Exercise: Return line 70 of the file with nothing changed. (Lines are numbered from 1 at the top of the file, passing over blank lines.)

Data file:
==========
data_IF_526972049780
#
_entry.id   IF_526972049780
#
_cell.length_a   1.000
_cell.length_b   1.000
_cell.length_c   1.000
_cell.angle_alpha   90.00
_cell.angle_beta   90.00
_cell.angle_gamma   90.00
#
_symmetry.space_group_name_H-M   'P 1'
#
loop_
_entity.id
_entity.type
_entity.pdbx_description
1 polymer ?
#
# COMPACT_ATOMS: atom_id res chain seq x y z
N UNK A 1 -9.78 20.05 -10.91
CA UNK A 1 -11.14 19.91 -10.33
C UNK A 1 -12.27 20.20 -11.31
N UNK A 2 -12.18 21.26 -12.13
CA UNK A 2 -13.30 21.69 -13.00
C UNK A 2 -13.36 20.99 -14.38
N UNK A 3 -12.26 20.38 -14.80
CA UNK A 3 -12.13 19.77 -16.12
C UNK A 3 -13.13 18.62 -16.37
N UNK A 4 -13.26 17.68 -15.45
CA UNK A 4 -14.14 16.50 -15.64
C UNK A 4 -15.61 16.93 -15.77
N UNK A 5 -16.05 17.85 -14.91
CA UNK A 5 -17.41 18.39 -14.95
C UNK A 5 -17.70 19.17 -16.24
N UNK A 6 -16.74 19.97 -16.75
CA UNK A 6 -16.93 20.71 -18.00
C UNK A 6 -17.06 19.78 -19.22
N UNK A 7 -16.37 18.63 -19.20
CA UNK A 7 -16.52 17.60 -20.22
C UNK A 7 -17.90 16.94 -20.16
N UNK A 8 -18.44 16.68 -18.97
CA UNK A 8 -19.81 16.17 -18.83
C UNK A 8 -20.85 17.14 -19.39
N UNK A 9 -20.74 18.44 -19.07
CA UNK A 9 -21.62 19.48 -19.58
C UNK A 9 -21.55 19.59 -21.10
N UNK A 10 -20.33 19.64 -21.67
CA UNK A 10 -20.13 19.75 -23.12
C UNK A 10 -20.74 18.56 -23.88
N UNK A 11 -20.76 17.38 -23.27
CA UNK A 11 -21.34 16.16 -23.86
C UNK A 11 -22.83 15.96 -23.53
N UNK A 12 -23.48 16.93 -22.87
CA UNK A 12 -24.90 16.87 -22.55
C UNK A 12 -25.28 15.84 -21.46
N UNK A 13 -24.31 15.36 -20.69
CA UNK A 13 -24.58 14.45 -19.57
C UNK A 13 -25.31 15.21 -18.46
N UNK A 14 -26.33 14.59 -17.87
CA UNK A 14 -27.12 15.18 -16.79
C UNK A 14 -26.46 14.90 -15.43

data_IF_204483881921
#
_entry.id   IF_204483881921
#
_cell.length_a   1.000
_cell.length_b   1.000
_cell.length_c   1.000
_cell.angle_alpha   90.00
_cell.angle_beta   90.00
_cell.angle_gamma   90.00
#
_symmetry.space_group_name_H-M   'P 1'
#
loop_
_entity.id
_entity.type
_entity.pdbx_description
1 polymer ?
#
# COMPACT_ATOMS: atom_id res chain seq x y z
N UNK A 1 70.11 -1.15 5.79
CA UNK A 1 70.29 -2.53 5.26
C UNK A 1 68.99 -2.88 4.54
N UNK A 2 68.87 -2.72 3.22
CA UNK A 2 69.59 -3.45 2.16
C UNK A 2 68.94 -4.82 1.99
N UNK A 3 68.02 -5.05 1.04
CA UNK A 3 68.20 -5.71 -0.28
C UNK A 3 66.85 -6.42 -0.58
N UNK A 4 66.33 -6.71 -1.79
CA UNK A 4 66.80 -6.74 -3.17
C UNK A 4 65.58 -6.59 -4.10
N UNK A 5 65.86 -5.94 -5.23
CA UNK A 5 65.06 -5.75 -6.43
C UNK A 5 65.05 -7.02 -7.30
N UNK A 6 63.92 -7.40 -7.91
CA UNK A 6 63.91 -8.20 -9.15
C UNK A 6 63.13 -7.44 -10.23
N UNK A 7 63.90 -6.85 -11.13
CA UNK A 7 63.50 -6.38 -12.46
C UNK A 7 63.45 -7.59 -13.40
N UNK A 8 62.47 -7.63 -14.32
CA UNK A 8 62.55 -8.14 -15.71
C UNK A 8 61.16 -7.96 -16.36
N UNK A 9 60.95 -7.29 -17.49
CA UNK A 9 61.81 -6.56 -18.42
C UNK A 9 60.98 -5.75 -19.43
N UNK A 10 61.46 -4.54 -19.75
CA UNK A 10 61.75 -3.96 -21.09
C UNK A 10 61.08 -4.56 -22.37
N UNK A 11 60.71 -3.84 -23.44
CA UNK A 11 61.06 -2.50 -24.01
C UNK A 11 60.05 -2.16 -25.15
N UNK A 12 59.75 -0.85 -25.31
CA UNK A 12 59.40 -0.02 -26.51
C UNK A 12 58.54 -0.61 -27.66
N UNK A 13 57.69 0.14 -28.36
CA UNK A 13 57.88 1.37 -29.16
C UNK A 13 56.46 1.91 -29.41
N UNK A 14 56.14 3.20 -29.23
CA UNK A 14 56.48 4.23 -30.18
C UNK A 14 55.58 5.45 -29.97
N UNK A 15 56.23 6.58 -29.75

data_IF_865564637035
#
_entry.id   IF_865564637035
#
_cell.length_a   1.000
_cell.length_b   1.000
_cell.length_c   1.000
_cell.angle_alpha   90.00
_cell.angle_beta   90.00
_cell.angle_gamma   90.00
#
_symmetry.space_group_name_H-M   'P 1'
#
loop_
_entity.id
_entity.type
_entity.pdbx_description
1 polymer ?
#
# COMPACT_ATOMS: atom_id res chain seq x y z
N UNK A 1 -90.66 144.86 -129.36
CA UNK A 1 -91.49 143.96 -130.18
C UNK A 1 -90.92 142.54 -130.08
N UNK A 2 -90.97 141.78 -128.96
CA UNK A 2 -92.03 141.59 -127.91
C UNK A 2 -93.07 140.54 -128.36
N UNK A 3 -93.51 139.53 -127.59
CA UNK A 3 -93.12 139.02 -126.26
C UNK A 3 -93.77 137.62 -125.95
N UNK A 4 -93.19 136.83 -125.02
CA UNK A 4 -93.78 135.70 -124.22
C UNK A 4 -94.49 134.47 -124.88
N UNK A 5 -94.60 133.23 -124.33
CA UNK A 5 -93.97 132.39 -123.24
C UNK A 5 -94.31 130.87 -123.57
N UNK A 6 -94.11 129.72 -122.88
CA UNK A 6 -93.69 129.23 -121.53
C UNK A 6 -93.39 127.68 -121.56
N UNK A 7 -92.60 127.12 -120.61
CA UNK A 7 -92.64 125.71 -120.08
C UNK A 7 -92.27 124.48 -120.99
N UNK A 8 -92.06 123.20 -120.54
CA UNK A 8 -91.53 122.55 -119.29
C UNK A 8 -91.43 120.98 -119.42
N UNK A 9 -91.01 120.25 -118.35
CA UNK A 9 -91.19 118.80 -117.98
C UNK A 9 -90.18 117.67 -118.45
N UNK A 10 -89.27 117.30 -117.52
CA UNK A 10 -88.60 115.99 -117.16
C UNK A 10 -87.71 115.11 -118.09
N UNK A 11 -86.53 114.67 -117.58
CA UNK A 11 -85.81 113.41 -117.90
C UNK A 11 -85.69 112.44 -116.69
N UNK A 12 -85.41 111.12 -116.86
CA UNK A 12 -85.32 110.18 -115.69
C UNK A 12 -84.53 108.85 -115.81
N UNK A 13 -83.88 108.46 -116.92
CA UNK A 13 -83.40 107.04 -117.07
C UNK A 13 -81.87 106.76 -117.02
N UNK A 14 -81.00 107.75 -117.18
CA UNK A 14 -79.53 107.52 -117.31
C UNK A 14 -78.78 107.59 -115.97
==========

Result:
_cell.angle_alpha   90.00